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While it may seem unfair to compare textbook costs with prostitution, the caveman on the right is on to something. Textbooks are bringing in a lot of revenue. It’s almost as if publishing companies and authors (AKA universities and professors) sat around a table and said, “How can we make MORE money off of students?” The worst thing is that no one did anything to stop them. The purpose of this blog is to bring awareness to the tactics that big companies use to get rich and fatten the pockets of universities at the expense of students.

Students realize that textbooks are expensive, but most do not realize the extent to which they have been cheated. These sources have been compiled to get you mad, I mean concerned (smile), enough to take action.  This week we want to provide sources that really introduce you to the argument and show the history of the textbook cost rise and the beginnings to what we can do about it.


Fixing the Broken Textbook Market

By Ethan Senack / The Student PIRGs

Summary: This report has SOOO much information on the history of textbook expenses and what students think about the rise of textbook costs. This report specifically shows the findings and  research that has been done on this issue from surveying college students.This report also features things that students, faculty, and even law-makers can do to help with textbook costs.

Why this source is important:

One of the perks of this report is that it was written by a student with students in mind. This source is also very legitimate since it went through the hands of the PIRG. Since this was created with the student in mind it is very easy to read.

You will find intriguing facts like…

65% of students said that they had decided against buying a textbook because it was too expensive.

This research is important because it puts statistics to what you and other college students are feeling.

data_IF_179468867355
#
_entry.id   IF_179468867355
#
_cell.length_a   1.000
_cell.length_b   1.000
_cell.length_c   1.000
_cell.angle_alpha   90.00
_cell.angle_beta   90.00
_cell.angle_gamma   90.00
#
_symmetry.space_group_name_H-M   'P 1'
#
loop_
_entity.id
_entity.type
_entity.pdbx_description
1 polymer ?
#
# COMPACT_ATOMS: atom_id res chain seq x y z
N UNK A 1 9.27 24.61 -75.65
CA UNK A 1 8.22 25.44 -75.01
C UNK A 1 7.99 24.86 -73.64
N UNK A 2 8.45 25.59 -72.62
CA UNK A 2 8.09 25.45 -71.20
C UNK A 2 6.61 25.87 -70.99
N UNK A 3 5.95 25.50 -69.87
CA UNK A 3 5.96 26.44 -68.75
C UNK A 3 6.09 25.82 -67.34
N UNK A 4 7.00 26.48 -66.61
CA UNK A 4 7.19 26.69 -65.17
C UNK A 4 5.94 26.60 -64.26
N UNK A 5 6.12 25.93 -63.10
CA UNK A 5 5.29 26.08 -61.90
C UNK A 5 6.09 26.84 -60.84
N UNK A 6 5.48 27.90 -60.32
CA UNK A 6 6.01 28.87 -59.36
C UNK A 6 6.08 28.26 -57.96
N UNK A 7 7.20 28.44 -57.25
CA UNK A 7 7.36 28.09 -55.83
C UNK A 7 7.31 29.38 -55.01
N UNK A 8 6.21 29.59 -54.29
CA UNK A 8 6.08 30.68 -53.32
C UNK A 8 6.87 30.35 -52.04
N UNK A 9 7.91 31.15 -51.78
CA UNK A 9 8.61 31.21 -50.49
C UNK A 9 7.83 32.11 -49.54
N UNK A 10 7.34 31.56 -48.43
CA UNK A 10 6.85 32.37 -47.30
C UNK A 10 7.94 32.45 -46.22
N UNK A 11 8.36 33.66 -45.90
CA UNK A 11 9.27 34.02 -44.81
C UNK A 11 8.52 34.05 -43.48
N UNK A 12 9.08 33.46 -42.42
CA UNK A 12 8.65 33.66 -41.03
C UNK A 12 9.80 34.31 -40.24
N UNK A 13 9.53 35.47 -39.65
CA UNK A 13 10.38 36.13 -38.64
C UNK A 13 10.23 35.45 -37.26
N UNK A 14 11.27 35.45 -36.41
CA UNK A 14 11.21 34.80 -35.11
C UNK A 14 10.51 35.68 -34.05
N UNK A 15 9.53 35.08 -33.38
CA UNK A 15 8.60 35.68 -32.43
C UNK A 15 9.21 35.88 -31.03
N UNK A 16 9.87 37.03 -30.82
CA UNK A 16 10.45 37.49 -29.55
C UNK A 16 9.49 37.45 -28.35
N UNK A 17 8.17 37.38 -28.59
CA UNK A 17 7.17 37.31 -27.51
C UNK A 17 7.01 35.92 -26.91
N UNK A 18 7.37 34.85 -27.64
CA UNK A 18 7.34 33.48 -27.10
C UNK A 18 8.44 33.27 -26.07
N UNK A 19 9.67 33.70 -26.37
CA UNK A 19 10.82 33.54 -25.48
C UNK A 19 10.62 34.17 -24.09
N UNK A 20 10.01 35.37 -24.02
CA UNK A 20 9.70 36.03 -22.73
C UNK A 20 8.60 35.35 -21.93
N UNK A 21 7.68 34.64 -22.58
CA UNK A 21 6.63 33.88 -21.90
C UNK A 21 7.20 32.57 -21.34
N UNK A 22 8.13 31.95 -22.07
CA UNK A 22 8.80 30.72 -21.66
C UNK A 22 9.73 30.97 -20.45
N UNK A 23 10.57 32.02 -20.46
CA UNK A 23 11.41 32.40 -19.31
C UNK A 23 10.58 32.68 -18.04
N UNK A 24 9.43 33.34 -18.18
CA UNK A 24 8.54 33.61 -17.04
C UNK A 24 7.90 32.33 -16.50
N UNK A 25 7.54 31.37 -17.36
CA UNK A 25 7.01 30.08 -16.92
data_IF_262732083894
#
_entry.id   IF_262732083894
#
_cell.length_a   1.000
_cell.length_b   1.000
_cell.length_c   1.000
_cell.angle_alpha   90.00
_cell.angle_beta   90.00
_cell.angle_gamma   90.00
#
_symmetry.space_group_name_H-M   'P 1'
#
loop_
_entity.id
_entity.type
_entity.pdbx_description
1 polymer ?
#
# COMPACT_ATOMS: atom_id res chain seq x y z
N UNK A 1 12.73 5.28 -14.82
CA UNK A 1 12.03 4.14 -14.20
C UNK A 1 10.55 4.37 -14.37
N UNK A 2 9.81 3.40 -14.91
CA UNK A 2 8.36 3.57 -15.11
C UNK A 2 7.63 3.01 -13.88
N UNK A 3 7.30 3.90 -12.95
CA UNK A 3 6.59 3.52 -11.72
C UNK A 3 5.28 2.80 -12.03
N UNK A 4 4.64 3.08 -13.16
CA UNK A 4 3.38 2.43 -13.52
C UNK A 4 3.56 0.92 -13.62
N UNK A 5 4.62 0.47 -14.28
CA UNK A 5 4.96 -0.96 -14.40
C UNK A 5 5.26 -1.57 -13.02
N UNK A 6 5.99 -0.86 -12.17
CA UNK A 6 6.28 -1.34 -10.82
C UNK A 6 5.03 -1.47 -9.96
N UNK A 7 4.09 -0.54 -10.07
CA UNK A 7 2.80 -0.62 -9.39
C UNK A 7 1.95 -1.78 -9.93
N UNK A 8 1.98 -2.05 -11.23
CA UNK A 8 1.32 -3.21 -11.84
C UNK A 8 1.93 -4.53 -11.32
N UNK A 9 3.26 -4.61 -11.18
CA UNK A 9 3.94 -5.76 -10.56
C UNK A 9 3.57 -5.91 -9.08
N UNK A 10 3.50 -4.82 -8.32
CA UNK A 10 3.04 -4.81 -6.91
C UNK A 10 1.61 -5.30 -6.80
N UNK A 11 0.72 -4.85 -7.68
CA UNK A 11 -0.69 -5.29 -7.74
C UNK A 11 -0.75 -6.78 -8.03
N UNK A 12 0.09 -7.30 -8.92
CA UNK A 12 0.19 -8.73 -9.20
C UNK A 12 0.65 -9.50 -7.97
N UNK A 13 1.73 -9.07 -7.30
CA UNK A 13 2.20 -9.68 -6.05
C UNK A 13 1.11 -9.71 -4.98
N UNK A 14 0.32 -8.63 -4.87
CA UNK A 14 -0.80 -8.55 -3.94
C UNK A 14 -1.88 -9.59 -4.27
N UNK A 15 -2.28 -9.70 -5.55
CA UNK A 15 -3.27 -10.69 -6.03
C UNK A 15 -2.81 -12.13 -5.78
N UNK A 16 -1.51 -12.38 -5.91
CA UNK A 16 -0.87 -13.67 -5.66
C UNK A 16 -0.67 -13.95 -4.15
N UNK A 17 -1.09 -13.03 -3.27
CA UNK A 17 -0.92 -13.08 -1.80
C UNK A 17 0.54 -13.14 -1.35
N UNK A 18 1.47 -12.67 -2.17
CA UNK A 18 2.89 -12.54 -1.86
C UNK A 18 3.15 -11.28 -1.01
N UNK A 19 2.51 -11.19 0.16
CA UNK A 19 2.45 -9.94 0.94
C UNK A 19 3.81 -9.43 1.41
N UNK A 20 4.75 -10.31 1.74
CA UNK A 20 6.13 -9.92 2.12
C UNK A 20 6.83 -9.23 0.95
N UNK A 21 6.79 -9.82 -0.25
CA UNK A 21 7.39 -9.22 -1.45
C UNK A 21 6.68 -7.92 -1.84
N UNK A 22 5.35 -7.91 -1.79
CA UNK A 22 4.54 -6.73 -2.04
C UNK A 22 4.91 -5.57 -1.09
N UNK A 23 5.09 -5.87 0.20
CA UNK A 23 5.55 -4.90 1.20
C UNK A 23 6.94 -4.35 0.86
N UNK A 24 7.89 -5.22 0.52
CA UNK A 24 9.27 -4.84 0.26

What to do with this source practically :

This source gives a great backdrop but also gives us the golden ticket to solving this problem, OPEN TEXTBOOKS! Maybe we should listen to him…


College Textbooks Cost Most Outrageous than Ever

By Herb Weisbaum

Summary: This video and article also do a great job of presenting the current status of textbook costs.  This source addresses.

  • Textbook prices are going higher than inflation.
  • Marketplace cost is in the hands of publisher which makes it easier for textbooks to be expensive.

Why this source is important:

This source is important because it is easy to listen to. Weisbaum takes many of the findings in this field and puts them into laymans terms. It is easily digestible.

What to do with this source practically :

Weisbaum presents some intriguing information and really convinces the reader that this can be fixed. He suggests that we explore open source textbooks.


Open-source textbooks in policy focus

By Jeremy Snow

Summary:

In a recent article, written by a University of Maryland student, Jeremy Snow discusses a possible option that could eliminate the price of textbooks. That’s right! Completely eliminate the price of textbooks. Open Source textbooks seem to be the answer to the problem. This article views what needs to be done to implement it.

Why this source is important:

This possible solution to the problem is important because it could significantly lower textbook costs to the lowest levels. This also directly impacts UM college students because it was written by our college newspaper.

What to do with this source practically:

Let’s promote this! This seems extremely promising. If we are able to convince school legislatures and other bodies to support this measure perhaps we can begin to have a little extra pocket change.


OVERALL…These sources are all important to our understanding of the textbook cost rise. We can all do little things to help. After becoming educated on the issue, take the first step and contact your legislature via this link. Together we can end absurd textbook prices.